It’s quiet in the laboratory today, so I do some paperwork. The office has made a code for thingy-maternal hemorrhage kits, so I can order one without typing the f-word. Without appropriate testing and treatment, pregnant women might develop antibodies. In subsequent pregnancies, the thingy is thingy and might develop haemolytic disease of the newborn. Then all sorts of weird shit might happen. Like, they might die.
We discuss lymphoma diagnosis. An thingy-based approach to lab testing is important. Intuition is fine, provided it’s legitimized with thingy-based facts.
My payslip suggests I’ve been overpaid. I ask H.R. to check my thingy.
We use normal ranges to interpret laboratory test results. Values vary within the population due to genetic thingy. Levels for men and women may be different. For example, guys have higher haemoglobin concentrations.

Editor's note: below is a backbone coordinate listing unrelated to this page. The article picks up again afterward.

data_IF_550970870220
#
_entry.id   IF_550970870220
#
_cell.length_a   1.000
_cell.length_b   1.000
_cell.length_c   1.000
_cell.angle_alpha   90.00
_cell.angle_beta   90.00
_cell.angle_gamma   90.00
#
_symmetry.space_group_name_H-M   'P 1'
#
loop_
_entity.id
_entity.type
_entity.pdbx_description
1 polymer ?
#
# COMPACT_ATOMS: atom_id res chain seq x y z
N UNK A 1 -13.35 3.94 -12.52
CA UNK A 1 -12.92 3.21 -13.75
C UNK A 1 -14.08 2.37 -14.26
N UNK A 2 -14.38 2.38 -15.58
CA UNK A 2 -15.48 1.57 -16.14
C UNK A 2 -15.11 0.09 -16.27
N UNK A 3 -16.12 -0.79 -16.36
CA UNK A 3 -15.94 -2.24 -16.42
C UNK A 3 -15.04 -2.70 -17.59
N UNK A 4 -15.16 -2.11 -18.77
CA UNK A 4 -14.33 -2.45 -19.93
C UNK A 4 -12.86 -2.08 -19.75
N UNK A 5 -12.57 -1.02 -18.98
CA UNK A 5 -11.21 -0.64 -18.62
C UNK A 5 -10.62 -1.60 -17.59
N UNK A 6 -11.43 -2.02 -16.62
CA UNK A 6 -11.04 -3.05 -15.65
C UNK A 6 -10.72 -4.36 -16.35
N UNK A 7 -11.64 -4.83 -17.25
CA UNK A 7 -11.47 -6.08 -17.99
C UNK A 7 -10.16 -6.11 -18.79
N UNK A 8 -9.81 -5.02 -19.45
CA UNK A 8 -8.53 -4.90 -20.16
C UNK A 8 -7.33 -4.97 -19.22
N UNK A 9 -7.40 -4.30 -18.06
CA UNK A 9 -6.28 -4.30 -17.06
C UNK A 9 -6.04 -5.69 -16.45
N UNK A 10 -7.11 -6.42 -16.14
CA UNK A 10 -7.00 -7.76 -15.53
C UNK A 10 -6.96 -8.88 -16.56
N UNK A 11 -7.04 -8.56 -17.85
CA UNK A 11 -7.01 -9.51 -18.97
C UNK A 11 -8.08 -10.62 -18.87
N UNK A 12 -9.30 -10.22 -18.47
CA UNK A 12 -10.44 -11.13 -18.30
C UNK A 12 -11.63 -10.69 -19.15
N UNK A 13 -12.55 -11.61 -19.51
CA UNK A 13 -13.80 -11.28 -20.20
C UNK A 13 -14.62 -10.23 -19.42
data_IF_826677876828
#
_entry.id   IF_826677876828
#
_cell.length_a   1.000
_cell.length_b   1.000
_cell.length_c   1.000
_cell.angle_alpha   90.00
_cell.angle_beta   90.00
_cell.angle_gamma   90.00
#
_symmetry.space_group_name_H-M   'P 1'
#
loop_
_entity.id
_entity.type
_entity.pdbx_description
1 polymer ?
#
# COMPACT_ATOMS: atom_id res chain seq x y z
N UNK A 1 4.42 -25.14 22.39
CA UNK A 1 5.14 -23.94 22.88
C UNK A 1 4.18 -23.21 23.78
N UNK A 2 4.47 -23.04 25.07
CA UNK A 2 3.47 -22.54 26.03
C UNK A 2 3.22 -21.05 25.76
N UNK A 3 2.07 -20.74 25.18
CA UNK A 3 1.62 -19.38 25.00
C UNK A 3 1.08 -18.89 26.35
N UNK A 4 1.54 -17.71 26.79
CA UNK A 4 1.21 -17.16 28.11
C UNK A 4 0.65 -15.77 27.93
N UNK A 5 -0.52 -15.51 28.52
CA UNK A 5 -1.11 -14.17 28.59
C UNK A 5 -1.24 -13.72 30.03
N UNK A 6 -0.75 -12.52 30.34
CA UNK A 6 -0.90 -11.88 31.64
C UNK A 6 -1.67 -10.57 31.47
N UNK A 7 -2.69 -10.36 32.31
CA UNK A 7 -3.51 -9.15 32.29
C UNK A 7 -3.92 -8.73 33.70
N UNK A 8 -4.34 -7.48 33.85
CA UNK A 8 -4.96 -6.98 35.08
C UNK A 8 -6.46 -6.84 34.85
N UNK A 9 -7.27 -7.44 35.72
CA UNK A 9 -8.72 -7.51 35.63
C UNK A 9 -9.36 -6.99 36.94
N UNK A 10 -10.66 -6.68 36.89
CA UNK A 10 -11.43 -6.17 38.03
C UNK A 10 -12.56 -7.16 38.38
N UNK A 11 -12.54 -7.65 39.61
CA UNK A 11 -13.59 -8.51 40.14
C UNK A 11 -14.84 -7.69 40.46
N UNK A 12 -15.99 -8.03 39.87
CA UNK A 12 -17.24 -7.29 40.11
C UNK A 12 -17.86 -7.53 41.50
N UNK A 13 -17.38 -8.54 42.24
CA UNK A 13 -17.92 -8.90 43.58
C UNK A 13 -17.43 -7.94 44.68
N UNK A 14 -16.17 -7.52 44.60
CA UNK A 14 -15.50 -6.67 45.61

On quiet days we do competency and professional development work. Answering questions on scientific (oops) thingy-tific articles in the Institute Journal earns C.P.D. points. There’s an item about thingy people. Their haemoglobin may not conform to either male or female values when they begin treatment.
At home, away from prying eyes, I paint a fetus to illustrate my story about the fetus a vulnerable woman carries.
My partner has emptied the rubbish bins and left them outside for two days. We argue. Her friend Russell told her to do it because u.v. light kills germs. I don’t think that’s evidence-based, otherwise germs wouldn’t proliferate in sunny countries. You’d think operating an MRI scanner and doing science-based work all day would make my partner more skeptical of Russell’s ideas.
Russell is a nob. He complains about the sense of entitlement indigenous groups have. He’s uncomfortable with diversity. He used to castigate transgender people, though he’s been quieter on that topic since my partner’s surgery.
Nod Ghosh graduated from the Hagley Writers Institute in Christchurch, New Zealand. Stories and poems feature in various New Zealand and international publications. Nod’s day job involves working in a scientific laboratory, diagnosing cancer and monitoring foetal-maternal bleeds amongst other things. Further details: http://www.nodghosh.com/about/